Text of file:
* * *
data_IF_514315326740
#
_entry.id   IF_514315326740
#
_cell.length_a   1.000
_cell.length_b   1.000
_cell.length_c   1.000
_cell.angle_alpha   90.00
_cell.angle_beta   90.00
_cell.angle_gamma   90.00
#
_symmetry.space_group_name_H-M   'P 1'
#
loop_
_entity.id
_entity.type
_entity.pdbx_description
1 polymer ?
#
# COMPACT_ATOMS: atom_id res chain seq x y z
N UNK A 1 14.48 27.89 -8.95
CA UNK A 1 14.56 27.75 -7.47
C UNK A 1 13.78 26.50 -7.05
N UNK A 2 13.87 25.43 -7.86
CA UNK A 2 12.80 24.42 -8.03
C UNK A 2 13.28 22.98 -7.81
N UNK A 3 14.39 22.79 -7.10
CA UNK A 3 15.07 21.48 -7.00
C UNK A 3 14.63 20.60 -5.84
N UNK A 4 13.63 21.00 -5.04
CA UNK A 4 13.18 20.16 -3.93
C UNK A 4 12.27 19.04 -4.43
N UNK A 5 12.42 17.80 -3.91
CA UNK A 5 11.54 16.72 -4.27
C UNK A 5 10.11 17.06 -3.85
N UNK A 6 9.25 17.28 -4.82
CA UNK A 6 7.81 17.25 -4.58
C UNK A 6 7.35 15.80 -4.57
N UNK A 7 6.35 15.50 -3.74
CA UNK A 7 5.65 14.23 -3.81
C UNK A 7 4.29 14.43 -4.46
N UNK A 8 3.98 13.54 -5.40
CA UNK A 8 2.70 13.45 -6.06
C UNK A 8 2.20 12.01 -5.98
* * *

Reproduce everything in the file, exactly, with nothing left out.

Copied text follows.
data_IF_514315326740
#
_entry.id   IF_514315326740
#
_cell.length_a   1.000
_cell.length_b   1.000
_cell.length_c   1.000
_cell.angle_alpha   90.00
_cell.angle_beta   90.00
_cell.angle_gamma   90.00
#
_symmetry.space_group_name_H-M   'P 1'
#
loop_
_entity.id
_entity.type
_entity.pdbx_description
1 polymer ?
#
# COMPACT_ATOMS: atom_id res chain seq x y z
N UNK A 1 14.48 27.89 -8.95
CA UNK A 1 14.56 27.75 -7.47
C UNK A 1 13.78 26.50 -7.05
N UNK A 2 13.87 25.43 -7.86
CA UNK A 2 12.80 24.42 -8.03
C UNK A 2 13.28 22.98 -7.81
N UNK A 3 14.39 22.79 -7.10
CA UNK A 3 15.07 21.48 -7.00
C UNK A 3 14.63 20.60 -5.84
N UNK A 4 13.63 21.00 -5.04
CA UNK A 4 13.18 20.16 -3.93
C UNK A 4 12.27 19.04 -4.43
N UNK A 5 12.42 17.80 -3.91
CA UNK A 5 11.54 16.72 -4.27
C UNK A 5 10.11 17.06 -3.85
N UNK A 6 9.25 17.28 -4.82
CA UNK A 6 7.81 17.25 -4.58
C UNK A 6 7.35 15.80 -4.57
N UNK A 7 6.35 15.50 -3.74
CA UNK A 7 5.65 14.23 -3.81
C UNK A 7 4.29 14.43 -4.46
N UNK A 8 3.98 13.54 -5.40
CA UNK A 8 2.70 13.45 -6.06
C UNK A 8 2.20 12.01 -5.98